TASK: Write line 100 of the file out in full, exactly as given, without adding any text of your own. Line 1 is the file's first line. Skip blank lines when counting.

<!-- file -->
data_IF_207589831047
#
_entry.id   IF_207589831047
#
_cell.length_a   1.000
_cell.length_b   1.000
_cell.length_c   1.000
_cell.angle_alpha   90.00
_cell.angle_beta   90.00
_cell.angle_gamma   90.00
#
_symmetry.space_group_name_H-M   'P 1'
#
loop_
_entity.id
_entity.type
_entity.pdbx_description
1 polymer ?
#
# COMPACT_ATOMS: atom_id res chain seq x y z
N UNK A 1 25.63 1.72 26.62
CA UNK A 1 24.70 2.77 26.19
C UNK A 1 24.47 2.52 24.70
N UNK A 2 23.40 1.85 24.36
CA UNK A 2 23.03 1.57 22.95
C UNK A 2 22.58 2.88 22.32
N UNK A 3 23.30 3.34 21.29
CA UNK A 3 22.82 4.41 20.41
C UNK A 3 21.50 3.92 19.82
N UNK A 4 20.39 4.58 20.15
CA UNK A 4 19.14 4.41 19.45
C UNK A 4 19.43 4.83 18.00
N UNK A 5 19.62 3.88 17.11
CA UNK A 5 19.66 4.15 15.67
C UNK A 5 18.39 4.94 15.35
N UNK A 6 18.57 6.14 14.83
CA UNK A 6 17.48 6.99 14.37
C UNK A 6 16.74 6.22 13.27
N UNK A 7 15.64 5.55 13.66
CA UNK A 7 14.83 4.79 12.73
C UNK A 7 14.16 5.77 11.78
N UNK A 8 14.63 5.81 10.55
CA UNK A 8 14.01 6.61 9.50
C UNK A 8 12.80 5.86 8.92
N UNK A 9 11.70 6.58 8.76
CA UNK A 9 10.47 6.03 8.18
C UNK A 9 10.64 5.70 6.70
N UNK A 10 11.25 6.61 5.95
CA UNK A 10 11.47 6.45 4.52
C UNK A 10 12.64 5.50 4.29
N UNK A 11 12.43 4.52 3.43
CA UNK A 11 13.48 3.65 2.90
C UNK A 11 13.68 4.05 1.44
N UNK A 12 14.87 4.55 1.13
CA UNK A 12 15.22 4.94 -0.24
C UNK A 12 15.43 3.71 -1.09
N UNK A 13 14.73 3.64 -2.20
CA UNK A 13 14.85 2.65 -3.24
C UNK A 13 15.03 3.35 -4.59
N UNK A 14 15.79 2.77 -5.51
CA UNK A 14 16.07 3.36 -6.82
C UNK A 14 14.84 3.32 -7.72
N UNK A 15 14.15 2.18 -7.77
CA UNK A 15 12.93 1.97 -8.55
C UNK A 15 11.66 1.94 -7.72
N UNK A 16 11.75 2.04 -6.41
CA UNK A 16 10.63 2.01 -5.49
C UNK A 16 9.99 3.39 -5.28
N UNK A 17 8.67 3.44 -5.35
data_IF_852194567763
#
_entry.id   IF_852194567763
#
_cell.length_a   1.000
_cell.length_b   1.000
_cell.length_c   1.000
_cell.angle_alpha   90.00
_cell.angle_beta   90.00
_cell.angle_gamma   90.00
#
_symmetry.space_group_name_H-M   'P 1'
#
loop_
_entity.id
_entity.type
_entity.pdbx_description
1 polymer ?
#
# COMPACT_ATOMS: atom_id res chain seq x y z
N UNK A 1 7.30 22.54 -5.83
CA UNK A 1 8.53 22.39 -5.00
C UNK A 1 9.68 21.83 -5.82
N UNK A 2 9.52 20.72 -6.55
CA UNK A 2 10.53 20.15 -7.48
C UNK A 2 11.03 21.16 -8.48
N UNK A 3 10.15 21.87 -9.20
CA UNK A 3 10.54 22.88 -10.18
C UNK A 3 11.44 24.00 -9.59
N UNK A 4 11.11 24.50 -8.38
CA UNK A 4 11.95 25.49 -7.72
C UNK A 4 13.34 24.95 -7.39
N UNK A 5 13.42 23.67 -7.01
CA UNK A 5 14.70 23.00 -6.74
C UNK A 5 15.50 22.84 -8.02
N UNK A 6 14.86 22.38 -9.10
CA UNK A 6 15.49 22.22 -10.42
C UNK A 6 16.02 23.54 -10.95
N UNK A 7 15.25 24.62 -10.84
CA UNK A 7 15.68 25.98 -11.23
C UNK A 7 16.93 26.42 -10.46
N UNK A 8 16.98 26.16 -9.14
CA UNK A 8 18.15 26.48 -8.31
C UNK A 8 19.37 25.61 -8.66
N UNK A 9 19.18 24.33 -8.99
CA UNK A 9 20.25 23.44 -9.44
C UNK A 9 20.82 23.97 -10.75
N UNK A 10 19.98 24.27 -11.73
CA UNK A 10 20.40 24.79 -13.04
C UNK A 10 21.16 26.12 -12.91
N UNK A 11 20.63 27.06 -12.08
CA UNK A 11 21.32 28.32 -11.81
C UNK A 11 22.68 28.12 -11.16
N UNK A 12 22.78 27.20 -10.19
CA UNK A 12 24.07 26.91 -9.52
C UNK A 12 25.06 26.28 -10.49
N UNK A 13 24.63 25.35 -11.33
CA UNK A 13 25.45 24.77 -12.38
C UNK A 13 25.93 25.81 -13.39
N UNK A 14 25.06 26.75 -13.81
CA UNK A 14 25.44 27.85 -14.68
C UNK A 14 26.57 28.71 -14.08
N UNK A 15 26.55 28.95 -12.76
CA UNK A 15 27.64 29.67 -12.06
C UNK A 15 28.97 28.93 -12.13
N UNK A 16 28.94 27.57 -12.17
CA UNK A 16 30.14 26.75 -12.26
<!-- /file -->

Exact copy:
CA UNK A 4 11.95 25.49 -7.72